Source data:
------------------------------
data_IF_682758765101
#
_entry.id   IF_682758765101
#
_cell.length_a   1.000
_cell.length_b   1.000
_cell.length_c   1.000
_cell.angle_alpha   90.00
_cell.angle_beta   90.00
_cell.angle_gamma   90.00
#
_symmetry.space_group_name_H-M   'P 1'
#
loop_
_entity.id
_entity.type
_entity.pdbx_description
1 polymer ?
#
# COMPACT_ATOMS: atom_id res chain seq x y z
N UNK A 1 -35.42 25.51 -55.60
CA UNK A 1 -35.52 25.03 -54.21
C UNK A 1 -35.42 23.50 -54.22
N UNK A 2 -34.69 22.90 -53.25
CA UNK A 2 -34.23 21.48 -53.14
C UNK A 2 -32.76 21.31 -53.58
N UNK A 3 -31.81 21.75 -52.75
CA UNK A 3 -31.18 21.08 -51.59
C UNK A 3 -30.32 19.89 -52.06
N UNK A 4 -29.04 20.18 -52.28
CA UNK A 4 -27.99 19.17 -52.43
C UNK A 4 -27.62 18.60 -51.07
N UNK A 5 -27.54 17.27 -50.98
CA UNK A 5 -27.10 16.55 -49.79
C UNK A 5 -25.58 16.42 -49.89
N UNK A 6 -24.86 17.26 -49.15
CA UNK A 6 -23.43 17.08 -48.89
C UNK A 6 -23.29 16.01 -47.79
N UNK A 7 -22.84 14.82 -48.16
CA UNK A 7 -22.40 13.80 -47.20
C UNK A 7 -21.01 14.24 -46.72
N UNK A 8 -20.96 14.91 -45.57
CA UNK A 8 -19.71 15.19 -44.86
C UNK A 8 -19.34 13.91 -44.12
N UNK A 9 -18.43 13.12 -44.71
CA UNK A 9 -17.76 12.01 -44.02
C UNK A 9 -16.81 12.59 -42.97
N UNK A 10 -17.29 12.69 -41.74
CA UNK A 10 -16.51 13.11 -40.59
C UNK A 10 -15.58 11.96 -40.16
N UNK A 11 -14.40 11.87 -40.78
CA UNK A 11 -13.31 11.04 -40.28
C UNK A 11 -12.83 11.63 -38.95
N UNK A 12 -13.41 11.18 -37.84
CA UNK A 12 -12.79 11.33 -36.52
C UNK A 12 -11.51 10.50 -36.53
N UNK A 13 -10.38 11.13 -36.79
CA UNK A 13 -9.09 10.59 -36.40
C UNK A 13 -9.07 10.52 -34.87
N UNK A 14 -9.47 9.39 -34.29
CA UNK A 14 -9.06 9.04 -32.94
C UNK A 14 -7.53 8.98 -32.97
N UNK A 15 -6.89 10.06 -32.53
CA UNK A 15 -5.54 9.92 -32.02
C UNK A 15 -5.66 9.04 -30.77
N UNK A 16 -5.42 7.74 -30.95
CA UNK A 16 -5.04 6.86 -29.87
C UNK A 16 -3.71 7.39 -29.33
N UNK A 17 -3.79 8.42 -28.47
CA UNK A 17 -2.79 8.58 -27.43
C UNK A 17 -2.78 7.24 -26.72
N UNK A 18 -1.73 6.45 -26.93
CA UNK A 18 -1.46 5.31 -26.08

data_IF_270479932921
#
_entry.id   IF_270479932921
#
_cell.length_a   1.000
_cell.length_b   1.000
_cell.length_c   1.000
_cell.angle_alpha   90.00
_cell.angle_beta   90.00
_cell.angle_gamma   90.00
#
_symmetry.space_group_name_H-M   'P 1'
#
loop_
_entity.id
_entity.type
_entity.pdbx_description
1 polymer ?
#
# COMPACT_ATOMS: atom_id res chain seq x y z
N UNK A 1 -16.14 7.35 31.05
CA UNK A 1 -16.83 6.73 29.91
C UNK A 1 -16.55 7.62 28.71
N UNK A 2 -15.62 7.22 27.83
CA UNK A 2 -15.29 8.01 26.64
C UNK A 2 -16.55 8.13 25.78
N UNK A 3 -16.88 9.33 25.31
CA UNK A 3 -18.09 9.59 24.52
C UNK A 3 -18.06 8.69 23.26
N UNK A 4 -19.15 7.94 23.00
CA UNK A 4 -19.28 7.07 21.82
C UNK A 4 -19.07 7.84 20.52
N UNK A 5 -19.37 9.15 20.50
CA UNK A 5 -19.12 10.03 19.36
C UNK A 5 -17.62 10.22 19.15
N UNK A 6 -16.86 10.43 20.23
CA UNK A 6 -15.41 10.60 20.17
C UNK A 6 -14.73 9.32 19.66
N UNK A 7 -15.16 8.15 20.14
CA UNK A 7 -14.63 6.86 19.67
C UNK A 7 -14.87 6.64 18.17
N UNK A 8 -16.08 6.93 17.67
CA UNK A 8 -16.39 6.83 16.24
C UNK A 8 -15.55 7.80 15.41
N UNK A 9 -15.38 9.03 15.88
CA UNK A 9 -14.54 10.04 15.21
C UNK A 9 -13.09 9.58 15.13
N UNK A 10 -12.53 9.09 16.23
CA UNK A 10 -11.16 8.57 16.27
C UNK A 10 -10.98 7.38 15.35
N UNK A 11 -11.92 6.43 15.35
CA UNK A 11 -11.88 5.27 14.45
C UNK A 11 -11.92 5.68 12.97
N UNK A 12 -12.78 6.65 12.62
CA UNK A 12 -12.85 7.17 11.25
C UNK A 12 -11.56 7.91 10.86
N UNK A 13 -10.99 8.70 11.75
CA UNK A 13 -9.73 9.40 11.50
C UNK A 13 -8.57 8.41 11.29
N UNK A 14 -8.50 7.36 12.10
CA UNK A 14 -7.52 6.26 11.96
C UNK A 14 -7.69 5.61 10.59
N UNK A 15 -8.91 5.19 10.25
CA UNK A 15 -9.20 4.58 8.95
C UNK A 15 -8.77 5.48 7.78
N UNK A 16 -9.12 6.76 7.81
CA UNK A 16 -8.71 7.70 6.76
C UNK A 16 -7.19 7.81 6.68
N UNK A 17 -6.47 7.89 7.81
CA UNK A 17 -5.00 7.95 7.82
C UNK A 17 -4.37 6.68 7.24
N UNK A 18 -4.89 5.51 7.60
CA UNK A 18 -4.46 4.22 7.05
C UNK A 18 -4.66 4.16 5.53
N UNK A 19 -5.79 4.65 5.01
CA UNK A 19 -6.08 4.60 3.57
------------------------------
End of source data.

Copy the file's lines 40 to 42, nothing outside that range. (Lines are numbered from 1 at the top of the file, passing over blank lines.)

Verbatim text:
CA UNK A 7 -22.40 13.80 -47.20
C UNK A 7 -21.01 14.24 -46.72
N UNK A 8 -20.96 14.91 -45.57